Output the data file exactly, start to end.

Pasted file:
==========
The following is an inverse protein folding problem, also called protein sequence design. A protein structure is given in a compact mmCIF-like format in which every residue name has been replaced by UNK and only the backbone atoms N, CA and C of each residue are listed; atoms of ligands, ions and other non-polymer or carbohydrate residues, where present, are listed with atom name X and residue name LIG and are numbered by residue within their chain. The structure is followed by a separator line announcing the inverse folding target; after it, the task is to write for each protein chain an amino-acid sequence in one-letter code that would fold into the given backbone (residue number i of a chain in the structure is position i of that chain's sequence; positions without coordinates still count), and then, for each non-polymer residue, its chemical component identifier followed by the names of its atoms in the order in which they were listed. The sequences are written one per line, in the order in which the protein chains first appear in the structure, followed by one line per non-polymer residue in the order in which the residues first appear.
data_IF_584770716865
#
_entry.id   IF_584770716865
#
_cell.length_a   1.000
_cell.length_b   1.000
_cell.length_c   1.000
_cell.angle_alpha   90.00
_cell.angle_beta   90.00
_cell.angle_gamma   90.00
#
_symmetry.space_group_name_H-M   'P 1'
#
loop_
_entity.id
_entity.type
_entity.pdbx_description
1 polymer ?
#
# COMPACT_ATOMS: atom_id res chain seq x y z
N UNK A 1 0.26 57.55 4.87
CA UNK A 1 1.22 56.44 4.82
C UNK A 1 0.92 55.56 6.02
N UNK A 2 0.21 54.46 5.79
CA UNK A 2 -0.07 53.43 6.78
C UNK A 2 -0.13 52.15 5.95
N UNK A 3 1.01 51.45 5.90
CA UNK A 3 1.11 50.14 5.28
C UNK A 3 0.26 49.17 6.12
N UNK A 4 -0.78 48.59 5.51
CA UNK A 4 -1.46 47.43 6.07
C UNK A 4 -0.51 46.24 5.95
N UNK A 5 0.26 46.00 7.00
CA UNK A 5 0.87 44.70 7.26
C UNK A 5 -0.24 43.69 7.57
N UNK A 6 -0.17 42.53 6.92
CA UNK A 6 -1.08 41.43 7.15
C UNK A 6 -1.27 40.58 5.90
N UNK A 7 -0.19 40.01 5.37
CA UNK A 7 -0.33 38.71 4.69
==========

The following is an inverse protein folding problem, also called protein sequence design. A protein structure is given in a compact mmCIF-like format in which every residue name has been replaced by UNK and only the backbone atoms N, CA and C of each residue are listed; atoms of ligands, ions and other non-polymer or carbohydrate residues, where present, are listed with atom name X and residue name LIG and are numbered by residue within their chain. The structure is followed by a separator line announcing the inverse folding target; after it, the task is to write for each protein chain an amino-acid sequence in one-letter code that would fold into the given backbone (residue number i of a chain in the structure is position i of that chain's sequence; positions without coordinates still count), and then, for each non-polymer residue, its chemical component identifier followed by the names of its atoms in the order in which they were listed. The sequences are written one per line, in the order in which the protein chains first appear in the structure, followed by one line per non-polymer residue in the order in which the residues first appear.
data_IF_584770716865
#
_entry.id   IF_584770716865
#
_cell.length_a   1.000
_cell.length_b   1.000
_cell.length_c   1.000
_cell.angle_alpha   90.00
_cell.angle_beta   90.00
_cell.angle_gamma   90.00
#
_symmetry.space_group_name_H-M   'P 1'
#
loop_
_entity.id
_entity.type
_entity.pdbx_description
1 polymer ?
#
# COMPACT_ATOMS: atom_id res chain seq x y z
N UNK A 1 0.26 57.55 4.87
CA UNK A 1 1.22 56.44 4.82
C UNK A 1 0.92 55.56 6.02
N UNK A 2 0.21 54.46 5.79
CA UNK A 2 -0.07 53.43 6.78
C UNK A 2 -0.13 52.15 5.95
N UNK A 3 1.01 51.45 5.90
CA UNK A 3 1.11 50.14 5.28
C UNK A 3 0.26 49.17 6.12
N UNK A 4 -0.78 48.59 5.51
CA UNK A 4 -1.46 47.43 6.07
C UNK A 4 -0.51 46.24 5.95
N UNK A 5 0.26 46.00 7.00
CA UNK A 5 0.87 44.70 7.26
C UNK A 5 -0.24 43.69 7.57
N UNK A 6 -0.17 42.53 6.92
CA UNK A 6 -1.08 41.43 7.15
C UNK A 6 -1.27 40.58 5.90
N UNK A 7 -0.19 40.01 5.37
CA UNK A 7 -0.33 38.71 4.69